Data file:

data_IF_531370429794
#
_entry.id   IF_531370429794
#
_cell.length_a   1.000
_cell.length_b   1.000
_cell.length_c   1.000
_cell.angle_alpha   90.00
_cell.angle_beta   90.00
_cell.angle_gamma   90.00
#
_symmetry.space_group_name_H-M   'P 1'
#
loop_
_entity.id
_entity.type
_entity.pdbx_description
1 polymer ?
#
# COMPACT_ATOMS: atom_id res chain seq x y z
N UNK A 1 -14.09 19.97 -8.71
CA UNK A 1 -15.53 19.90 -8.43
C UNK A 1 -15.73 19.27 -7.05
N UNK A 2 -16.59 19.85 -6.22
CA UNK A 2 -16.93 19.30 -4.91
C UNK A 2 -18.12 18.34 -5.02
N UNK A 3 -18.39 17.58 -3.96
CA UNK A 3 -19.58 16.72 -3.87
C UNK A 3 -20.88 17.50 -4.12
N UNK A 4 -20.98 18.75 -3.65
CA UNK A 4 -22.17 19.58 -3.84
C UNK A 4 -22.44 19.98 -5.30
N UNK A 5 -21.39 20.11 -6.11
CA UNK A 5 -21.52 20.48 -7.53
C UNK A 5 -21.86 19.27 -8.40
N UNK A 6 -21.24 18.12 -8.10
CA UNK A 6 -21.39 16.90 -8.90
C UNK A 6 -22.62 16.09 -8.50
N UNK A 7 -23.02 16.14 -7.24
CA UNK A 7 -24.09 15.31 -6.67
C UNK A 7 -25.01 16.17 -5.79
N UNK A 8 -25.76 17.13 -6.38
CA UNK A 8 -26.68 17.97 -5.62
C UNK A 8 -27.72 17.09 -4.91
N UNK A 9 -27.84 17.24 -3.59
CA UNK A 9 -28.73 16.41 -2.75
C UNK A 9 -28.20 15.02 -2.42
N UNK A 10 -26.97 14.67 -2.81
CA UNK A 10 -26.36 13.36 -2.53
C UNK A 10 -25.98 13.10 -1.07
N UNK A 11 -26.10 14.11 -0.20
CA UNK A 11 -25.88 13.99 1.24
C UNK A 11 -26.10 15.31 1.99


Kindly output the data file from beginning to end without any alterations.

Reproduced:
data_IF_531370429794
#
_entry.id   IF_531370429794
#
_cell.length_a   1.000
_cell.length_b   1.000
_cell.length_c   1.000
_cell.angle_alpha   90.00
_cell.angle_beta   90.00
_cell.angle_gamma   90.00
#
_symmetry.space_group_name_H-M   'P 1'
#
loop_
_entity.id
_entity.type
_entity.pdbx_description
1 polymer ?
#
# COMPACT_ATOMS: atom_id res chain seq x y z
N UNK A 1 -14.09 19.97 -8.71
CA UNK A 1 -15.53 19.90 -8.43
C UNK A 1 -15.73 19.27 -7.05
N UNK A 2 -16.59 19.85 -6.22
CA UNK A 2 -16.93 19.30 -4.91
C UNK A 2 -18.12 18.34 -5.02
N UNK A 3 -18.39 17.58 -3.96
CA UNK A 3 -19.58 16.72 -3.87
C UNK A 3 -20.88 17.50 -4.12
N UNK A 4 -20.98 18.75 -3.65
CA UNK A 4 -22.17 19.58 -3.84
C UNK A 4 -22.44 19.98 -5.30
N UNK A 5 -21.39 20.11 -6.11
CA UNK A 5 -21.52 20.48 -7.53
C UNK A 5 -21.86 19.27 -8.40
N UNK A 6 -21.24 18.12 -8.10
CA UNK A 6 -21.39 16.90 -8.90
C UNK A 6 -22.62 16.09 -8.50
N UNK A 7 -23.02 16.14 -7.24
CA UNK A 7 -24.09 15.31 -6.67
C UNK A 7 -25.01 16.17 -5.79
N UNK A 8 -25.76 17.13 -6.38
CA UNK A 8 -26.68 17.97 -5.62
C UNK A 8 -27.72 17.09 -4.91
N UNK A 9 -27.84 17.24 -3.59
CA UNK A 9 -28.73 16.41 -2.75
C UNK A 9 -28.20 15.02 -2.42
N UNK A 10 -26.97 14.67 -2.81
CA UNK A 10 -26.36 13.36 -2.53
C UNK A 10 -25.98 13.10 -1.07
N UNK A 11 -26.10 14.11 -0.20
CA UNK A 11 -25.88 13.99 1.24
C UNK A 11 -26.10 15.31 1.99